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The bees are back in a pack; Colony collapse rumor is greatly exaggerated.

Byline: Anna L. Griffin

Earlier this year, newspapers were filled with stories about Colony Collapse Disorder, or CCD. This is a phenomenon in which worker bees in a beehive abruptly disappear.

"Where have all the bees gone?" one story after another asked.

I don't know where they went, but they have returned - at least a bunch of them - to my gardens.

The other day I was taking a stroll past one flower bed when I heard a humming noise. I thought it was the air conditioner, then realized we don't have one in that window.

Surveying the garden a bit closer, I was a bit surprised, but not shocked, to see bees buzzing around a large clump of plants named, appropriately, "bee balm."

There were so many bees that it was "buzzing room only" as groups of bees waited for each other to get off the blossoms so that they could alight.

I only wish I had a video camera to capture it all. A picture is worth a thousand bees, eh, words.

The sixth-grade class at Applewild School, Fitchburg, recently completed its Famous Chair project, which was exhibited at the Fitchburg Art Museum. The 37 pupils, under the direction of art instructor Cheri Amarna, chose an artist or a style to represent in the decoration of their chairs. Among their choices were Salvador Dali, Georgia O'Keeffe, Mark Rothko and Ancient Egyptian. They then learned the history of the artist or style and wrote two paragraphs describing their project. They then decorated the chair in class and at home using any materials they felt were appropriate.

The chairs were judged by Susan DeKant and Ann Descoteaux of the Fitchburg Art Museum, and ribbons were awarded for first, second, third and grand prize, along with honorable mention.

Riley Smith of Lancaster won the grand prize for her chair representing Ancient Egyptian Art. Riley incorporated many elements of this art style on the chair, including hieroglyphics and ankhs.

"The Friday Night Flicks," sponsored by the Friends of the Lunenburg Public Library, continue in July with the Russian film "The Island." The flicks provide an opportunity to view first-run, award-winning films that are not available at the local multiplexes. From the famed director of "Luna Park," "Taxi Blues" and "Tycoon: A New Russian" comes a subtle, personal tale on what is both a spiritual character study about self-forgiveness, as well as a parable for life today in post-Perestroika Russia.

Somewhere in Northern Russia, a very unusual man lives in a small Russian Orthodox monastery. His fellow monks are confused by his bizarre conduct, and those who visit the island believe that the man has the power to heal, exorcise demons and foretell the future. However, he considers himself unworthy because of a sin he committed in his youth. He has decided to spend the rest of his life in repentance, atoning for this past wrongdoing in order to rest in peace once he dies, but little does he know that he will find closure well before his death.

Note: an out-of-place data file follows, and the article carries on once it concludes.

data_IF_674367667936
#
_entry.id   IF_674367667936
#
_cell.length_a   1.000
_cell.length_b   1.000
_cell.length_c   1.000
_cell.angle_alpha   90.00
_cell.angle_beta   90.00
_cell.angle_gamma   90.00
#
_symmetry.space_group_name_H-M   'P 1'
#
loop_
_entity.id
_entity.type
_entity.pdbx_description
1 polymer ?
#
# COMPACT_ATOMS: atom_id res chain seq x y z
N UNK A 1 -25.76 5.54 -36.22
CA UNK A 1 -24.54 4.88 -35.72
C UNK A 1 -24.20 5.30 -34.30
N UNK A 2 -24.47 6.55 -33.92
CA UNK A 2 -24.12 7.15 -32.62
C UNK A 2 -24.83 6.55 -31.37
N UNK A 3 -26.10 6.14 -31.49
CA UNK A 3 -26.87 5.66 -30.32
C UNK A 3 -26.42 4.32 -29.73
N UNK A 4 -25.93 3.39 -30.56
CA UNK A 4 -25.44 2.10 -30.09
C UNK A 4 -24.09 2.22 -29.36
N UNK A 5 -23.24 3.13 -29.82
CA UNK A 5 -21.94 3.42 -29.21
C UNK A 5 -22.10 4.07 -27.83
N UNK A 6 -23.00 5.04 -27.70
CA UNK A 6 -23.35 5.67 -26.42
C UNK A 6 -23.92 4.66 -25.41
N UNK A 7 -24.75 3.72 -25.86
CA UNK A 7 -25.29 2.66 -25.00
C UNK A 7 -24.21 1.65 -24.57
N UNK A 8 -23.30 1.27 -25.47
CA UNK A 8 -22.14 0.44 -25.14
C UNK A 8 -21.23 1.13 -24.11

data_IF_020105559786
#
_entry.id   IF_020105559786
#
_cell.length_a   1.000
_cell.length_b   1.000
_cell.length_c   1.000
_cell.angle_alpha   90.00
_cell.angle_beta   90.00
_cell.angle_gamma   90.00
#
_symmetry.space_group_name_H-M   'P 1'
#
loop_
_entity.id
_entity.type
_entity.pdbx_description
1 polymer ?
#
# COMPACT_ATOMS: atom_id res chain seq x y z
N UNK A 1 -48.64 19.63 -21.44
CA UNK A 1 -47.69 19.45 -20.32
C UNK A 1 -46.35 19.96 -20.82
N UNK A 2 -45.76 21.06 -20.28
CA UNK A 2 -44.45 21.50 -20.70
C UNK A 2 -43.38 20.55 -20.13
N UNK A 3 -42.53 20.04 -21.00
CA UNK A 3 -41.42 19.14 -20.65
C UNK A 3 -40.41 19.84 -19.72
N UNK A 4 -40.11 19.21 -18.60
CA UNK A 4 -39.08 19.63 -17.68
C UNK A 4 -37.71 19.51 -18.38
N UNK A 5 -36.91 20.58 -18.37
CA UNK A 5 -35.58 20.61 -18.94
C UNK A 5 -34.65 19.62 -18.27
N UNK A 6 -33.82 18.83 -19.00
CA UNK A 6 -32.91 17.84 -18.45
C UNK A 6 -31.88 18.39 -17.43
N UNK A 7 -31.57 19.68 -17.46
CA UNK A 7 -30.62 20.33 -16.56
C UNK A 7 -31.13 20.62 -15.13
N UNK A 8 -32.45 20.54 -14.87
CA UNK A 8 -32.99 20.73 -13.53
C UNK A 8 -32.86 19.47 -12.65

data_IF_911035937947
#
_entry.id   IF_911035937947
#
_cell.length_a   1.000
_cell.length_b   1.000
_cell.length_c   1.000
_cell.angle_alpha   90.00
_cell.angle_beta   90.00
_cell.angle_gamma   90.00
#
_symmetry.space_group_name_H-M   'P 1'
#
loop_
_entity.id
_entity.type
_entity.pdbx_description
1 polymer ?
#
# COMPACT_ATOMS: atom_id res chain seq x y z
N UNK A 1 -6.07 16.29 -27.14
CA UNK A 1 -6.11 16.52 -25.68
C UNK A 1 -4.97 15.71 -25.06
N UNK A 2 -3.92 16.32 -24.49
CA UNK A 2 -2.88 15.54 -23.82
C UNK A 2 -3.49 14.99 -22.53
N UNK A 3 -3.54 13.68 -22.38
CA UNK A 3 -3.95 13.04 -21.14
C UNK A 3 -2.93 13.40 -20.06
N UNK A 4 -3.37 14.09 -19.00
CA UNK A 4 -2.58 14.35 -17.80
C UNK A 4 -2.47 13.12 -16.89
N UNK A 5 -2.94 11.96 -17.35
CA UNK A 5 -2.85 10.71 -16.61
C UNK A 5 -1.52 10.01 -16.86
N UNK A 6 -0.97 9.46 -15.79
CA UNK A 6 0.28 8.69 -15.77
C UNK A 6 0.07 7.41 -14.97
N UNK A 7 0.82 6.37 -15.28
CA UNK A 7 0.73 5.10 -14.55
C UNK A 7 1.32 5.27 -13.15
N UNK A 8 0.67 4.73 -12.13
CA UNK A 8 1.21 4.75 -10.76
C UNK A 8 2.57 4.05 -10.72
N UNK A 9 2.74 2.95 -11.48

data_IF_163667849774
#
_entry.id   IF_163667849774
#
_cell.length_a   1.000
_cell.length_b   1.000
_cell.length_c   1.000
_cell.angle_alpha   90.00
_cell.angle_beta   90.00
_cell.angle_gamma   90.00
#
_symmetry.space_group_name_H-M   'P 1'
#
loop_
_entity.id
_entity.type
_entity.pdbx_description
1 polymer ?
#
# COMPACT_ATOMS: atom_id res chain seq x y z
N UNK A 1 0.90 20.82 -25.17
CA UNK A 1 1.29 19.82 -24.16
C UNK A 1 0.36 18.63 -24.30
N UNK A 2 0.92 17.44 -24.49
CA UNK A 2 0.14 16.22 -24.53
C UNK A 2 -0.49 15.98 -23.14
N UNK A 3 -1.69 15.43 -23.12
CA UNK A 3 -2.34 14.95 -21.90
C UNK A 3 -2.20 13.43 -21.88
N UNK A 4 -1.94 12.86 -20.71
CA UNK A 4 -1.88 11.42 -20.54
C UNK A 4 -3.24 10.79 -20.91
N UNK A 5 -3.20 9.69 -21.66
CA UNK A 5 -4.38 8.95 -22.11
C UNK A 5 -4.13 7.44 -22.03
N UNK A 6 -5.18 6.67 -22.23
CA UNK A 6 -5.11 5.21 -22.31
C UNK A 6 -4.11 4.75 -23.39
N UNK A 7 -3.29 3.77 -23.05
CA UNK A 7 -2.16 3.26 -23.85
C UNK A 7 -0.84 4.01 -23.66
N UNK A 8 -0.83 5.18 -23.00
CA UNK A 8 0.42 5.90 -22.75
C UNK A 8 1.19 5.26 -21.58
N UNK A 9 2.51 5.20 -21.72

This film is subtitled. The only local performance will be at 8 p.m. Friday, July 27, in the Wallace Room at the Lunenburg Public Library, 1023 Massachusetts Ave., Lunenburg. More information is available at the library or at The Film Movement Web site, www.filmmovement.com.

Century 21 Realty Team of Leominster has announced that Bruce Gallant and the Seppa Team (Jude and Karl Seppa) are the top selling and listing entities of the company for June.

"Bruce works in the real investment `world'. He has listed and sold many larger commercial and residential investment properties over the years, including an incredible $2,000,000 in May and $1,675,000 in June. Many investors have been pleased with his style of doing business as well as his perseverance for staying on top of a transaction. He is known as an agent who will help any agent within the office. His well-respected work ethic has served many clients in a most satisfactory way. We are proud that he has been with the company for over 20 years," said Nick Storrs, co-owner of the company.

"The Seppas are a team. They work together, with each one sharing their knowledge and expertise with each other as well as with their clients. Some people have said that with a team the client gets `Two for the price of One.' This is truly an accurate statement with Jude and Karl. They work long hours and are extremely detail-oriented. They are truly role models for others when it comes to setting the standard for quality performance," said Mr. Storrs.

Do you have an item for Montachusett People? We'd like to hear from you. Send items to: Montachusett People, c/o The Montachusett T&G, 27 Monument Square, Leominster, MA 01453 or give us a call at (978) 840-0071. Items can also be sent via fax to (978) 840-0669 or by e-mail to agriffin@telegram.com.

ART: PHOTO

CUTLINE: Riley Smith of Lancaster with her grand prize-winning chair, inspired by ancient Egyptian art, at the Fitchburg Art Museum.
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Publication:Telegram & Gazette (Worcester, MA)
Date:Jul 19, 2007
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